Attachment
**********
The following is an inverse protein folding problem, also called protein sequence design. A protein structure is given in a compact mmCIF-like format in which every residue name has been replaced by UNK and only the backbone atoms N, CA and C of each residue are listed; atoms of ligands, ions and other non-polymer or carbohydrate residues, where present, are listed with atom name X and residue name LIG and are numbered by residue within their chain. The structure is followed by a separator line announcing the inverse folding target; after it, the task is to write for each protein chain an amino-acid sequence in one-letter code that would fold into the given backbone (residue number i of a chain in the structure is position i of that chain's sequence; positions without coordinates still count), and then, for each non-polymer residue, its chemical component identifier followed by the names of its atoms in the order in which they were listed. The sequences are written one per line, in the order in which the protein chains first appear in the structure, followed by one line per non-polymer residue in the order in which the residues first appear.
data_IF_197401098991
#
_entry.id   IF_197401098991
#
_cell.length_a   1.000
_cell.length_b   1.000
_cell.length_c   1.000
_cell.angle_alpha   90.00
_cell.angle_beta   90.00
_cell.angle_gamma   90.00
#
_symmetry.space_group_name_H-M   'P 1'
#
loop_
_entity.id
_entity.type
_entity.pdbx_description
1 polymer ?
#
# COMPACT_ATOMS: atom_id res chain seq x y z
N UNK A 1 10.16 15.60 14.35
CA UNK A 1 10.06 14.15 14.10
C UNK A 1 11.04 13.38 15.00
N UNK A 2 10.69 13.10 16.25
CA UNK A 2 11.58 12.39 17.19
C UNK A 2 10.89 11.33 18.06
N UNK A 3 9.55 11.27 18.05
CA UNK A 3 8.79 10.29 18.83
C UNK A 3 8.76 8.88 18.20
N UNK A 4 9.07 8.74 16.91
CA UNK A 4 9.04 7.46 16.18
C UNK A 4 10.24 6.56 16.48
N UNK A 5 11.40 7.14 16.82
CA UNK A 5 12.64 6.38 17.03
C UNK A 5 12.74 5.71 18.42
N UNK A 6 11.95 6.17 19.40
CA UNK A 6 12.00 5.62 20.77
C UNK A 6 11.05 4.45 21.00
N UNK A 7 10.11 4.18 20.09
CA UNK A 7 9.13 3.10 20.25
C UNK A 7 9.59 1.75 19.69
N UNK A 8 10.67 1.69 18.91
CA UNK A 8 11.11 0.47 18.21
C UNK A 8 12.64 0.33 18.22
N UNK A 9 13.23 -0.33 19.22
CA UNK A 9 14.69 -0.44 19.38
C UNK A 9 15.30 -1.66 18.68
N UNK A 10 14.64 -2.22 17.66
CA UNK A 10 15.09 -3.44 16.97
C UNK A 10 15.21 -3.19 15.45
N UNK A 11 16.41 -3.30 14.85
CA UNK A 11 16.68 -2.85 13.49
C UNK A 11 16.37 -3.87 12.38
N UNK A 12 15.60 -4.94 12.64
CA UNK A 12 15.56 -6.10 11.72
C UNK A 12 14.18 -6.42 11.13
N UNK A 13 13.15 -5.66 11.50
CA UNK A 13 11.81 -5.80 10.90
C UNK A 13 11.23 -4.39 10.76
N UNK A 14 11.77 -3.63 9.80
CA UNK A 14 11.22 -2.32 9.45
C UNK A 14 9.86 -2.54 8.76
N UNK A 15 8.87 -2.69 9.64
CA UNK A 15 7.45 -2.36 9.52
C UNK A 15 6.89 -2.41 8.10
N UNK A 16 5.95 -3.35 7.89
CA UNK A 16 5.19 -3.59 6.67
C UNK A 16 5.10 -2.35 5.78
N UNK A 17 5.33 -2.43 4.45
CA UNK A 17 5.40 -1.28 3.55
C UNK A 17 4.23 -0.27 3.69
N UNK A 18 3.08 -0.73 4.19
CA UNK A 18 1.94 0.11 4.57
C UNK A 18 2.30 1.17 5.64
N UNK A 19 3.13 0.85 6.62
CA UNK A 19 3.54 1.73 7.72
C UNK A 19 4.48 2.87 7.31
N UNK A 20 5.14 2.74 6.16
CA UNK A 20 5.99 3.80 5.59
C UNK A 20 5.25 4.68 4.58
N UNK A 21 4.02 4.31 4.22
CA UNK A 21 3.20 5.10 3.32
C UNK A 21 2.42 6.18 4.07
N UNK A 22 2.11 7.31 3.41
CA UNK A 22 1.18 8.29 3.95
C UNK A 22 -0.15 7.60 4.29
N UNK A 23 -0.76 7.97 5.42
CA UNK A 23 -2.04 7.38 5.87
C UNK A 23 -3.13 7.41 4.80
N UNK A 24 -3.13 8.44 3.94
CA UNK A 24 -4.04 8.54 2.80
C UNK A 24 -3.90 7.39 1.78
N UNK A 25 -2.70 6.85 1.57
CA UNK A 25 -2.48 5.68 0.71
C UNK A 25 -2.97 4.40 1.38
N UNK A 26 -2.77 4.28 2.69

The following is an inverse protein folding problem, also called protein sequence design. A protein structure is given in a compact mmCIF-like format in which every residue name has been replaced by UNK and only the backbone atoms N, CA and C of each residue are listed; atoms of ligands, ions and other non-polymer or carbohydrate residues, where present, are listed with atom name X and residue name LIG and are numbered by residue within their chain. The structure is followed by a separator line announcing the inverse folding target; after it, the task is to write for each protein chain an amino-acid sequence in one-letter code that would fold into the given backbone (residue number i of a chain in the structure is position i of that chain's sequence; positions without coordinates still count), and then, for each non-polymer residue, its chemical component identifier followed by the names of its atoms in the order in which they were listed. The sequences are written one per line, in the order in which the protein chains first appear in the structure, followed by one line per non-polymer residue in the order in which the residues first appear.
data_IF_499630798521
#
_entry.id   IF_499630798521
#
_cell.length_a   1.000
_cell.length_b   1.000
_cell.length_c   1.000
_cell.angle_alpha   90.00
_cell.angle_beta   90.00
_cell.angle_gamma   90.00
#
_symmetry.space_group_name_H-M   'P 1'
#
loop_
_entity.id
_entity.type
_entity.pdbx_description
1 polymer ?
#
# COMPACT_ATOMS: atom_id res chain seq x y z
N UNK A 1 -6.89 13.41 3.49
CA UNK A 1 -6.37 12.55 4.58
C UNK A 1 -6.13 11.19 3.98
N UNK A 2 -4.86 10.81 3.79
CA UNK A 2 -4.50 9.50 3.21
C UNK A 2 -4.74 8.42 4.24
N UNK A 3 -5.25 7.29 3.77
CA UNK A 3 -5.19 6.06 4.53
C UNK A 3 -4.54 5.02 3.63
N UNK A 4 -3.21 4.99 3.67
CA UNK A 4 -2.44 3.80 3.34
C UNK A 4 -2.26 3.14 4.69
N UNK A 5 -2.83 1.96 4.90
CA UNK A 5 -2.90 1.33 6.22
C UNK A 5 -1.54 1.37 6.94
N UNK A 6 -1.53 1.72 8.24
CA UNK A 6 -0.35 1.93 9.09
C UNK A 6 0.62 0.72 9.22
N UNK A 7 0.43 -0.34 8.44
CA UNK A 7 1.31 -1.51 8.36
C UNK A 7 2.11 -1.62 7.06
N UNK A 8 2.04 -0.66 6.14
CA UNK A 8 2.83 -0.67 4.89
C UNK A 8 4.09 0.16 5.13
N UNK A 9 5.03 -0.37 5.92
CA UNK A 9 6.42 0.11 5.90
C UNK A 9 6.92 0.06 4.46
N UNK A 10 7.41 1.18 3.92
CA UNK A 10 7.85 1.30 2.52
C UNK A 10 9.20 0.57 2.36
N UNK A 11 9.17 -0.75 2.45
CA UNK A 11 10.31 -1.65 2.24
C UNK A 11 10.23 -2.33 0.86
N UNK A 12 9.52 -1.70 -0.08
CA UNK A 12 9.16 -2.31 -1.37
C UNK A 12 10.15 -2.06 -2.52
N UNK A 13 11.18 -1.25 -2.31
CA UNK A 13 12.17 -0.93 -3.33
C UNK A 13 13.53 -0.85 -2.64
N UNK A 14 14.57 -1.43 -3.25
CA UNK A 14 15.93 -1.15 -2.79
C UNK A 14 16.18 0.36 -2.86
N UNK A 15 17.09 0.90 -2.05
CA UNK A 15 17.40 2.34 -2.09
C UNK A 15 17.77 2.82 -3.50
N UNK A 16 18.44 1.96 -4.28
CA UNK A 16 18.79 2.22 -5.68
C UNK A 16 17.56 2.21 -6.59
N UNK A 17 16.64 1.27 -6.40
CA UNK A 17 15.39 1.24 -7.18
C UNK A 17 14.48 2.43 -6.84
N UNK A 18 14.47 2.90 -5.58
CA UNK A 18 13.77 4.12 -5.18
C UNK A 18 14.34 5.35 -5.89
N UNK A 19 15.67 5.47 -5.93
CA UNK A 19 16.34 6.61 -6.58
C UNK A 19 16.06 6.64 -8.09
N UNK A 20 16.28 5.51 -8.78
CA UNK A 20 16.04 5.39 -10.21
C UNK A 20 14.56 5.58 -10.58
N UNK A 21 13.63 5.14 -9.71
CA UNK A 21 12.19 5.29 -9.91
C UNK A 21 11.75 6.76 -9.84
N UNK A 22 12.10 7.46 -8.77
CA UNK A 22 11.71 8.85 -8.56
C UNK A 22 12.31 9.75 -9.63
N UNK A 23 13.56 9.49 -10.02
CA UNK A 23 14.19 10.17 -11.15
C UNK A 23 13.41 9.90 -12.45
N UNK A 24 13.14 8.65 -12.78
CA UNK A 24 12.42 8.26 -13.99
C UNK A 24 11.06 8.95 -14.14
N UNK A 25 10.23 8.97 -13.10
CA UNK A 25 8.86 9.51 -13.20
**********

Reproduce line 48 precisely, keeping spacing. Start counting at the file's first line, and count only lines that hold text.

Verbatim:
C UNK A 9 15.30 -1.66 18.68